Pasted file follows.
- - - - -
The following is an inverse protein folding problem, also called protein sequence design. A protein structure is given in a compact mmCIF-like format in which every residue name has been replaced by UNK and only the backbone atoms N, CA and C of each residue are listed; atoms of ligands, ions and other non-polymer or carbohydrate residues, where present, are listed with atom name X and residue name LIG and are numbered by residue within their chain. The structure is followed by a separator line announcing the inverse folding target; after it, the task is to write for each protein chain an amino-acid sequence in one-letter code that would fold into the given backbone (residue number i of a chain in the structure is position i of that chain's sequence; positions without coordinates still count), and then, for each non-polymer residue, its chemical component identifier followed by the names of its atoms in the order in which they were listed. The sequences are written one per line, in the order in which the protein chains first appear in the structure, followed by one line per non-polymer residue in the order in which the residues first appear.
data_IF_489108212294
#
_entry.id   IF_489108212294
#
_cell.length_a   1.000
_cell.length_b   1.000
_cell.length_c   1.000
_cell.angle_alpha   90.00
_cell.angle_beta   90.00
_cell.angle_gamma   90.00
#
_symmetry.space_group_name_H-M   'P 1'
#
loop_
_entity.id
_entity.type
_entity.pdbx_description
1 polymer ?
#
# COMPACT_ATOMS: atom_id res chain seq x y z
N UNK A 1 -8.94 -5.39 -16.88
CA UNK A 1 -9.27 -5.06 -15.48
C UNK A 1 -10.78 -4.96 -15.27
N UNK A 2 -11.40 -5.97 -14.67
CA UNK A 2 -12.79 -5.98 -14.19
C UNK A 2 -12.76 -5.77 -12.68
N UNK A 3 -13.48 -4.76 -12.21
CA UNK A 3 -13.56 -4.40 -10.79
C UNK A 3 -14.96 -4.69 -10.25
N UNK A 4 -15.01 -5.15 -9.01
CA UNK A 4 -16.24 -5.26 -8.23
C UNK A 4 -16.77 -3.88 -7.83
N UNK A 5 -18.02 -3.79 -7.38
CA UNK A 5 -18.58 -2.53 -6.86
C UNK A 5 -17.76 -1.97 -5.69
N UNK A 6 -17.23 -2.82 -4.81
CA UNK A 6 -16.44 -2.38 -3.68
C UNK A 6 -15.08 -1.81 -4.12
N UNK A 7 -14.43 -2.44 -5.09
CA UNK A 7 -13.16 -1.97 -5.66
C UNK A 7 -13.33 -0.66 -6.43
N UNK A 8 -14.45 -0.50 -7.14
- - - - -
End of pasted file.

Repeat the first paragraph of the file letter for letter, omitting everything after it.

The following is an inverse protein folding problem, also called protein sequence design. A protein structure is given in a compact mmCIF-like format in which every residue name has been replaced by UNK and only the backbone atoms N, CA and C of each residue are listed; atoms of ligands, ions and other non-polymer or carbohydrate residues, where present, are listed with atom name X and residue name LIG and are numbered by residue within their chain. The structure is followed by a separator line announcing the inverse folding target; after it, the task is to write for each protein chain an amino-acid sequence in one-letter code that would fold into the given backbone (residue number i of a chain in the structure is position i of that chain's sequence; positions without coordinates still count), and then, for each non-polymer residue, its chemical component identifier followed by the names of its atoms in the order in which they were listed. The sequences are written one per line, in the order in which the protein chains first appear in the structure, followed by one line per non-polymer residue in the order in which the residues first appear.